My imagination is constantly locked in overdrive, which would be great if I channeled it to write a children’s book, draft a screenplay, or devise a plan that would result in my husband actually using the hamper. But instead, I use it to scare myself. When Dylan is walking on the tile, I envision him slipping and cracking his teeth on the floor. When I’m driving behind a loaded truck, I see the objects coming loose and striking my vehicle. And when I prepare dinner, I think about the mad cow disease I’ll develop five years from now. It’s a form of psychological terrorism that compels me to triple check that the front doors locked, the irons unplugged, and that there isn’t a stranger in my closet. So it’s was no surprise that when Dylan was born, he became a big star in my crazy alternative reality.
During the whole baby shower registry process, I swore to my husband that we didn’t need a baby monitor. I chalked them up to be unnecessary stalker devices that would force me to listen to much more than I wanted to. “Trust me, if he cries, you’ll hear it,” I would tell my husband as he urged me to at least look at them. I didn’t, but I received a basic one at my baby shower anyway. And THANK FREAKING GOD! I should have known myself better and taken my knack for hypothetical possibilities in consideration before ruling against them because of all crap piled in Dylan’s room, the monitor has proven to be the most useful (and my favorite).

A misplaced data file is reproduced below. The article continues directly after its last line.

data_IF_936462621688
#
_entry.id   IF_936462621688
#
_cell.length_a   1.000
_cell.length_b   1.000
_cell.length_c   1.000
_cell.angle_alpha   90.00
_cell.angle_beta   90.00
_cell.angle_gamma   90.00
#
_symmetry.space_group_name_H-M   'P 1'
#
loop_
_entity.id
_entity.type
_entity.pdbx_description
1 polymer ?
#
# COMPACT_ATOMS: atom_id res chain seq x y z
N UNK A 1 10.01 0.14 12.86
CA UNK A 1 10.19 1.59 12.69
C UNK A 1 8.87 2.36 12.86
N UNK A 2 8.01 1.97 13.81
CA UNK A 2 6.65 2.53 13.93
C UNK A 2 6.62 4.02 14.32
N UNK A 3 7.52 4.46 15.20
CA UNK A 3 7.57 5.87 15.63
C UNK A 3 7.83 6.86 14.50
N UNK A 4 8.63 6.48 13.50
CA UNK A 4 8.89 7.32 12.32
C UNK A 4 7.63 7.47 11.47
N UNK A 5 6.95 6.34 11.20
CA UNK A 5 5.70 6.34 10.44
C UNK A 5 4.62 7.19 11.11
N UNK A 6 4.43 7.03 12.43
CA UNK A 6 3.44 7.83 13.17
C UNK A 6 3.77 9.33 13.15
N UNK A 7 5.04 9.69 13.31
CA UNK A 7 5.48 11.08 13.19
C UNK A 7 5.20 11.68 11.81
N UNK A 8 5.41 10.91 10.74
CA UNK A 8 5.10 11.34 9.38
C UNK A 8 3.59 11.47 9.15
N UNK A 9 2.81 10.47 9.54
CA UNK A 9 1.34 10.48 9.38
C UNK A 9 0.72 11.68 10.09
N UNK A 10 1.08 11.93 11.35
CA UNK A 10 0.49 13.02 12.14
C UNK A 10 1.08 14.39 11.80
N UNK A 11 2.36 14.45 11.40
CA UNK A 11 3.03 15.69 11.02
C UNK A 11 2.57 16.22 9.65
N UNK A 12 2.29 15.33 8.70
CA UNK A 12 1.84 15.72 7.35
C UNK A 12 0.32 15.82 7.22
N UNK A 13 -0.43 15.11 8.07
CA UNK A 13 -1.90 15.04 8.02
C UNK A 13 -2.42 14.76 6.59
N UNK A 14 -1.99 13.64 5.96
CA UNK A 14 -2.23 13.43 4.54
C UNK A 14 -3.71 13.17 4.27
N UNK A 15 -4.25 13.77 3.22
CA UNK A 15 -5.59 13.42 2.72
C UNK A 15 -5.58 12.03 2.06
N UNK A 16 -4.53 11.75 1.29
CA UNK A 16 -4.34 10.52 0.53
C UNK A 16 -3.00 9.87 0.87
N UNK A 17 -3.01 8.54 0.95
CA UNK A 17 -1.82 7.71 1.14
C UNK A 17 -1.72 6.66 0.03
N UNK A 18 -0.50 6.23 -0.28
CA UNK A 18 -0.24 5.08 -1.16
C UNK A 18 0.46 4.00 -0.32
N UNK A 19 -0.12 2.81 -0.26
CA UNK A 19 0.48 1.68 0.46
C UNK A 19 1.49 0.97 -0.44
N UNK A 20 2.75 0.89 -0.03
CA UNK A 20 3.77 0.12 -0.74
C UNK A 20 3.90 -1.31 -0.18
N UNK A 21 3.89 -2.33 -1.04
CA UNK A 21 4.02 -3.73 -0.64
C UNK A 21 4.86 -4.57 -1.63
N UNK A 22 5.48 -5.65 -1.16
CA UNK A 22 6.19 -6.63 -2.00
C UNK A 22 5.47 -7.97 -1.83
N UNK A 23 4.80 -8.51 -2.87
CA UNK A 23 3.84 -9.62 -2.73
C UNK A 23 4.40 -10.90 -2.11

When Dylan got his first 103 degree fever, it was the activity on his monitor that prompted me to check on him, only to find him swaddled, overheating, and too weak to wiggle himself free. And the silence from the monitor is what affords me peace of mind when I sit in bed late at night and imagine Dylan choking, being kidnapped, or the scariest: waking up. Now days my only issue with the stalker device is that it doesn’t stalk enough. I want the wifi model that streams video on any device wherever I am, and I want Dylan to take it with him to daycare because a mom’s gotta know, you know? Sometimes I even imagine a baby monitor that works two ways and would allow me to mess with Dylan by making strange noises and watching his reaction. What can I say? I like to have fun! But before you judge me, do know those types of monitors actually exist.
Had I invested just ten minutes reading this monitor buying guide from BabyLull.com like my husband asked me to, I wouldn’t have been so adamant (okay fine, stubborn) about not spending money on one. But for someone like me, who has a vivid, intense, free flowing imagination, I can’t even imagine my life without a baby monitor. My only question is, as he gets older do I have to take it out?
P.S. I realize that when I really believe in something, I come across as a cheese ball sales gal. So I thought I should mention that I did not receive any product/compensation/or anything from BabyLull.com for mentioning them in this post. BabyLull.com is a business based in North Carolina that I’m simply a fan of. They are kind, helpful, and won me over with their plethora of resources, clean web design, and family first, business second attitude. But if they did want to gift me a monitor, I want this one.